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Brandon detective works to improve response to sexual assault cases



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January 16, 2013 - Studies estimate that at least 20 percent of American women have experienced a sexual assault. The number of sexual assaults that occur in this state and nationwide are difficult to determine, in large part because most victims do not report the horrific crimes they have endured.

"The vast majority (of sexual assaults) go unreported," said Herb Tanner, director of the Violence Against Women Project. "It's unique to each individual why they don't report— they may not report because they are ashamed, they blame themselves, they say, 'If only I hadn't done this, this wouldn't have happened.' The vast majority of these crimes are perpetrated by people known to the victims. They don't want to get the other person in trouble, they don't feel they will be believed, and the cost of reporting in terms of privacy and putting their life on trial instead of the perpetrator is not worth it. We would like to change this dynamic."

The Violence Against Women Project was founded in 1996 by the Prosecuting Attorneys Association of Michigan with a mission to "improve the justice system's response to domestic and sexual violence and stalking by providing multi-disciplinary training and technical assistance to increase implementation of best practices, enhance offender accountability, and empower victims."

Last July, Tanner and DeDe Ford, also a member of the PAAM, asked Oakland County Sheriff's Office Detective Dale Brown, of the Brandon substation, to help accomplish that mission in the "Jurisdictions of Excellence" program. Brown accepted a spot on the team, along with his OCSO colleagues, Lt. Wendy Reyes and Det. Jody Kendrick.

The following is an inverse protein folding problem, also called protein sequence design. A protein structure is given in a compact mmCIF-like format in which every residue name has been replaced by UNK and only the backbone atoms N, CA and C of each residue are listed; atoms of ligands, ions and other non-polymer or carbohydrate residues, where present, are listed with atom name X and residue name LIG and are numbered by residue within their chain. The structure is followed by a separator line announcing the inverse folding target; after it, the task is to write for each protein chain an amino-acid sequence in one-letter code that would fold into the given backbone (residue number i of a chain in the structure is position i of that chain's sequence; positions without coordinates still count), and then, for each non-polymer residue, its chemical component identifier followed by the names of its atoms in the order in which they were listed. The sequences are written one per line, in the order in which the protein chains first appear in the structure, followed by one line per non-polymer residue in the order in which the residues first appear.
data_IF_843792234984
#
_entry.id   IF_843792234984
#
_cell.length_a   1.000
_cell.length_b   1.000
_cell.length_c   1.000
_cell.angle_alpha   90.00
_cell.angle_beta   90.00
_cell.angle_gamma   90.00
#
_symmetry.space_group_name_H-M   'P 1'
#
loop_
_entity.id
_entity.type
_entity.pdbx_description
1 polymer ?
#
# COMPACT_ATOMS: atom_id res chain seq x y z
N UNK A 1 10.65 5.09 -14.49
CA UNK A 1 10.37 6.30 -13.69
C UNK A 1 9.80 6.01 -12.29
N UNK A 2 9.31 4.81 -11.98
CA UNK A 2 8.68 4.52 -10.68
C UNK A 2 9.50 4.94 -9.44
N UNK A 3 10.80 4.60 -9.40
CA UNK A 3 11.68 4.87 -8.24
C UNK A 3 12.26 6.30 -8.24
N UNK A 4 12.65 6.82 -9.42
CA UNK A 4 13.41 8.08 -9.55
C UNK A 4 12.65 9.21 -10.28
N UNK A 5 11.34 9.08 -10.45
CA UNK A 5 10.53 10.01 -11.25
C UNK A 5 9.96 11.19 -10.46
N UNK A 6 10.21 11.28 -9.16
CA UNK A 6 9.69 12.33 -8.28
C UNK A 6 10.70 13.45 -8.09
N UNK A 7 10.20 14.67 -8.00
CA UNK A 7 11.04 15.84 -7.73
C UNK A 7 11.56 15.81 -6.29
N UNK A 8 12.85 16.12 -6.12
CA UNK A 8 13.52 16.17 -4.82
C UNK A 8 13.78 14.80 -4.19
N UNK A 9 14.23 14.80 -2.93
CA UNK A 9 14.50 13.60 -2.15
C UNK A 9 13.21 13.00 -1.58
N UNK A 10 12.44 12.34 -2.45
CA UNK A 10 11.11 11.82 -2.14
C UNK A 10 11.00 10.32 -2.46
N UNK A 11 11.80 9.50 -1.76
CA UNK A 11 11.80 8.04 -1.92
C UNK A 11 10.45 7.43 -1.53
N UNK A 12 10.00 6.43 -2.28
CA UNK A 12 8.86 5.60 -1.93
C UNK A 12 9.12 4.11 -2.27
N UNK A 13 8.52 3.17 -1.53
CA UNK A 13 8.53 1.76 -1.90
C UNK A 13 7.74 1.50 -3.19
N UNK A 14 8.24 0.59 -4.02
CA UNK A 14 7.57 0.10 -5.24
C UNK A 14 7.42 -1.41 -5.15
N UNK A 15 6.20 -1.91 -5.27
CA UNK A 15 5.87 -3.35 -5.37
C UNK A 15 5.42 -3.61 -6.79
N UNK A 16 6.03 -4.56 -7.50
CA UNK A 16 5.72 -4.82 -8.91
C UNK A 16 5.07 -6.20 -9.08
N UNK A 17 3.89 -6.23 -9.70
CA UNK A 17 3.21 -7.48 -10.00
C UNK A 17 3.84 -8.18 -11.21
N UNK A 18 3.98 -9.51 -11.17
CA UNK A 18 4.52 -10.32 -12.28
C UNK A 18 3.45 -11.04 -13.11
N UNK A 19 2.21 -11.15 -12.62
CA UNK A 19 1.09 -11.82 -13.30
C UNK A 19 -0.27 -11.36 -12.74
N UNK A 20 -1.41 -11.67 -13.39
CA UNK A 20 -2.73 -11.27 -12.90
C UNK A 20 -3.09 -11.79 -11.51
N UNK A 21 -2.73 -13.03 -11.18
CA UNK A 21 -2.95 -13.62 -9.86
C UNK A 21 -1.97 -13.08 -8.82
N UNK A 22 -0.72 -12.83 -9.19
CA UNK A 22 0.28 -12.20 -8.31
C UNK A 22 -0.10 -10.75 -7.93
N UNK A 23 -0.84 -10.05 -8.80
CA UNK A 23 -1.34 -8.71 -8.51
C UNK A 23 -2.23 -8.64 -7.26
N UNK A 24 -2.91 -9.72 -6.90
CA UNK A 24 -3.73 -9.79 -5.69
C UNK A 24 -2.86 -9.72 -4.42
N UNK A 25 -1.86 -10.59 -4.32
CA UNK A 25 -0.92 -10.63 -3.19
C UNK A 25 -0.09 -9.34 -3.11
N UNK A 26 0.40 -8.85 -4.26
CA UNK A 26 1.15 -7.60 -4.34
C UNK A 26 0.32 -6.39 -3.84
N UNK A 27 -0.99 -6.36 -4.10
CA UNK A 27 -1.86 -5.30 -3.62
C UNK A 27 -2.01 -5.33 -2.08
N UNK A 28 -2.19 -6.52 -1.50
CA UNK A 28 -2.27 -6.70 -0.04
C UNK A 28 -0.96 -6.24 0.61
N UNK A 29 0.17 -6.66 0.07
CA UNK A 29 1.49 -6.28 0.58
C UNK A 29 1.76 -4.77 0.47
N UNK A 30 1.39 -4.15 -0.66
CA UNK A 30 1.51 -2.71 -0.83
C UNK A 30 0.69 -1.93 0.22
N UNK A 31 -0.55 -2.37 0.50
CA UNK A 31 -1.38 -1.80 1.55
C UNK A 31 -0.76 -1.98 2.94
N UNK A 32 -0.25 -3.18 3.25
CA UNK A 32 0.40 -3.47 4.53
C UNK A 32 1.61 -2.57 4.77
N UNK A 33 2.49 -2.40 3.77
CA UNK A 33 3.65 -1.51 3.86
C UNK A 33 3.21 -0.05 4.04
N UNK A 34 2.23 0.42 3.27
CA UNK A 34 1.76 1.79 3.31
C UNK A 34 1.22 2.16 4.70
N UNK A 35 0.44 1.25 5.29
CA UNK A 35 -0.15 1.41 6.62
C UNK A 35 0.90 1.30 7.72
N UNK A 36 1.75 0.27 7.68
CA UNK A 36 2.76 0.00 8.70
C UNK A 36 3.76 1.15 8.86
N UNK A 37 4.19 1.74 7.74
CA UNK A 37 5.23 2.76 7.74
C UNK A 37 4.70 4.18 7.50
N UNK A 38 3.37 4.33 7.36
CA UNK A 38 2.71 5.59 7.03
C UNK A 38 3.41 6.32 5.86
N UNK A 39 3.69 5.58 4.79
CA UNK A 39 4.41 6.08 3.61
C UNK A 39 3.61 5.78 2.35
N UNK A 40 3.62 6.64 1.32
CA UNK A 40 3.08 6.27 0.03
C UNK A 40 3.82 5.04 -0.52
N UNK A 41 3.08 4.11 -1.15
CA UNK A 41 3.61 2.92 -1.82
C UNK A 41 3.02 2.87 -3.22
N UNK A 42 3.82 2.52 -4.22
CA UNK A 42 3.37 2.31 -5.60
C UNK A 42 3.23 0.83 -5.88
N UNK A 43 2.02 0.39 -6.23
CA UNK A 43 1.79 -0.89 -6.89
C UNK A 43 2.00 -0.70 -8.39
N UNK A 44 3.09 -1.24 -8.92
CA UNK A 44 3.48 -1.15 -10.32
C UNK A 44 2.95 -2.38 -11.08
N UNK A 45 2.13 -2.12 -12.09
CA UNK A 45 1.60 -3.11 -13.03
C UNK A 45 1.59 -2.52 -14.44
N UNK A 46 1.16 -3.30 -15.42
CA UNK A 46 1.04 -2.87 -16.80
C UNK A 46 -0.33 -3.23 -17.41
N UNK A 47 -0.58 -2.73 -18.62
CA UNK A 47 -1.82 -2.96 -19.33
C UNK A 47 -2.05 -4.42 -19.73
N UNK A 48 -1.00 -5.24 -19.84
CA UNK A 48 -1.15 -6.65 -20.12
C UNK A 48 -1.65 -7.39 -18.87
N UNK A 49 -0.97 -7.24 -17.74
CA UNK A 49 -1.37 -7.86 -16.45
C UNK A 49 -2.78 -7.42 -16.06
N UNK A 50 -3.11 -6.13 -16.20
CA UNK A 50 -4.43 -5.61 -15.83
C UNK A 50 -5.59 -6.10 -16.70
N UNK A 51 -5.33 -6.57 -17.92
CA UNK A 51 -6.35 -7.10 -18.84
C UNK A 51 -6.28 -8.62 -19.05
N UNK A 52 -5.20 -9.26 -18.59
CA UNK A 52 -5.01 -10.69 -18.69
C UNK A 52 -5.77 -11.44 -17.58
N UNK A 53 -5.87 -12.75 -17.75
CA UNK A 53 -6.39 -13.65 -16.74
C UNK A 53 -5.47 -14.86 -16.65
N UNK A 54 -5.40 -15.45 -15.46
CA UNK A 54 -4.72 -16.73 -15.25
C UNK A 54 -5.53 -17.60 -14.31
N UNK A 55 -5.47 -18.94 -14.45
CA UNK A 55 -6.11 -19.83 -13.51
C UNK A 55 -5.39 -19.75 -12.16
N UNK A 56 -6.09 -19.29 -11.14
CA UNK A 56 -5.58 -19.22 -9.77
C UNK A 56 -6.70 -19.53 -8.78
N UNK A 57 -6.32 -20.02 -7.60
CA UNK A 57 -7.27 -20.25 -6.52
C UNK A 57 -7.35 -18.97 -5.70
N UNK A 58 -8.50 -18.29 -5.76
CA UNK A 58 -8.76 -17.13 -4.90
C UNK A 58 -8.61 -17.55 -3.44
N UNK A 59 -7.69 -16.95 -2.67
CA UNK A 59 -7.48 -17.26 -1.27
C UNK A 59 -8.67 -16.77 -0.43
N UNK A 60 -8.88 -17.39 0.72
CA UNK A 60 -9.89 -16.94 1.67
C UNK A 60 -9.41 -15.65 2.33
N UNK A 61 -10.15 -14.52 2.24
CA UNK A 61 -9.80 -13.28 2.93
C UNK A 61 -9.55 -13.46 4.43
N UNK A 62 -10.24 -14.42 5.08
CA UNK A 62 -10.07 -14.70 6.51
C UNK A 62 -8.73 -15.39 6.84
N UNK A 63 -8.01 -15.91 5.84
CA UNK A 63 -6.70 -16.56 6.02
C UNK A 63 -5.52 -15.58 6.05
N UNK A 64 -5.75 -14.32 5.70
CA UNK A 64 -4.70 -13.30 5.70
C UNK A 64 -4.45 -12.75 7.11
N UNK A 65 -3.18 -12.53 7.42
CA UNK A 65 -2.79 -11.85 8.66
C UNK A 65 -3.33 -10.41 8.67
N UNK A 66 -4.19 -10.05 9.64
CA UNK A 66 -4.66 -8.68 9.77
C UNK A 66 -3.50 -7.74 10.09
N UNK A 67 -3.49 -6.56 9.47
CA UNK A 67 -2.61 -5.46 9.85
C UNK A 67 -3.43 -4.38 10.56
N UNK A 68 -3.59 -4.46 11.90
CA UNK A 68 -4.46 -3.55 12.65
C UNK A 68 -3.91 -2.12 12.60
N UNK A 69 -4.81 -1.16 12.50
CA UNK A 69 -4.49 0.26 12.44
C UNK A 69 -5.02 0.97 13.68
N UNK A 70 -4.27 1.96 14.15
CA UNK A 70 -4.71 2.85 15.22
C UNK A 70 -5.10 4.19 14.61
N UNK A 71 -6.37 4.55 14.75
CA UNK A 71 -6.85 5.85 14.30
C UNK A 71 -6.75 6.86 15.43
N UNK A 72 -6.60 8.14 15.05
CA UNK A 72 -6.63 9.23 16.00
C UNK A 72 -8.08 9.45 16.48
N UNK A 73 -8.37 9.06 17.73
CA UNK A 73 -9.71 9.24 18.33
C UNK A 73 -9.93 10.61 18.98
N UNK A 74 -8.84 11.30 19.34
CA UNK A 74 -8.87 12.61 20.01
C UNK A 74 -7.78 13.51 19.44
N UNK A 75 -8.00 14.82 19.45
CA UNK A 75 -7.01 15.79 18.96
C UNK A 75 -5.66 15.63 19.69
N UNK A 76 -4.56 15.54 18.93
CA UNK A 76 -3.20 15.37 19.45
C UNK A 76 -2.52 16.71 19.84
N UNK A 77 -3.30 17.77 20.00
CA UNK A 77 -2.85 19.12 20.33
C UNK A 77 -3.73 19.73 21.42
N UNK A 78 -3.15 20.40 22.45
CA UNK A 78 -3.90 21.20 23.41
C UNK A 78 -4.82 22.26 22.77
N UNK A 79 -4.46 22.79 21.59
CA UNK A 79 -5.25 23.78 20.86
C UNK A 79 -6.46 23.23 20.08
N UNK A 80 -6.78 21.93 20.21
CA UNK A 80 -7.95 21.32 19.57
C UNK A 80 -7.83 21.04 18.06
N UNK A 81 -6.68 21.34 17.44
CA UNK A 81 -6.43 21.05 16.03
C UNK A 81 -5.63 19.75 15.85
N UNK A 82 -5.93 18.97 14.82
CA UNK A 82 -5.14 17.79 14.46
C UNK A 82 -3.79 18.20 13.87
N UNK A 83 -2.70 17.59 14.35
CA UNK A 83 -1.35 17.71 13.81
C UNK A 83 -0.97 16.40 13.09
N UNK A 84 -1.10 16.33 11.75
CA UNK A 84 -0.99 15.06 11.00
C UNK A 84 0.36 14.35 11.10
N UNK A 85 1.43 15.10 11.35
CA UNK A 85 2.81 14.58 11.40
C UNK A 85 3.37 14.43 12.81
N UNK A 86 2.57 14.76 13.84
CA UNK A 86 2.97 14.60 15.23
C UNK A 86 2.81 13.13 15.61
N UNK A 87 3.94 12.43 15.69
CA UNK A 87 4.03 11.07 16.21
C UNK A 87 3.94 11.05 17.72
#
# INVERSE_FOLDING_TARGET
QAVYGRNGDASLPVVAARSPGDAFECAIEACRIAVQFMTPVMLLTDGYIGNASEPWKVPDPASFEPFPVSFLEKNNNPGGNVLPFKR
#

The "Jurisdictions of Excellence" program, funded by a federal grant, has been given a directive from the U.S. Department of Justice to develop a statewide model policy for investigation of sexual assaults. The project specifically is aimed at improving responses in the cities of Detroit, Flint, Pontiac and Saginaw.

The Oakland County Prosecutor's Office Special Victims Unit recommended that Brown be on the team to develop new policy regarding police investigation of sexual assaults.

"The Jurisdictions of Excellence program looks to departments who have a good response to sexual assaults so we can develop an across the board policy to help other departments have the same kind of response we do," said Brown. "Sexual assault cases are extremely unique. They can't be investigated like every other crime because of concerns that investigators and prosecutors could retraumatize the victim. To avoid that and still bring justice, we are looking to change the initial contact with police because that has a lot to do with the emotional outcome for the victim and legally for prosecution."

Brown explains the Jurisdictions of Excellence team hopes to minimize or eliminate traditional stereotypes of victims. In new training curriculum, for example, police officers will be instructed to avoid asking victims questions that make them feel they themselves are on trial—such as why they got into a car or went back into a house. Brown notes the misconception must also be overcome that the majority of rape cases are false.

"The truth is, the majority are assaults and are not falsely reported," he said.

The new curriculum being developed for training police officers in their response to sexual assault cases will ensure the blame for the crime lies with the person who committed the heinous act, not with the victim and will lead to more sensitive interviews with the victims.

"We know police officers who handle these cases day in and day out want to do the right thing," Tanner said. "We have also learned how assaults have a long-lasting impact on survivors and how it affects them when they talk about the trauma inflicted on them. A lot of things asked for in the investigations (previously) were hurtful. With this new training, we are empowering the survivor to tell her experience."

Tanner expects the curriculum to be finished within the next month and to be implemented in police departments in the four appointed cities by April.

"We hope for the victims that do come forward, it will make a difference for them in getting help for them to heal, and in getting a conviction of the perpetrator," said Tanner.

Susan covers Brandon Township and Ortonville
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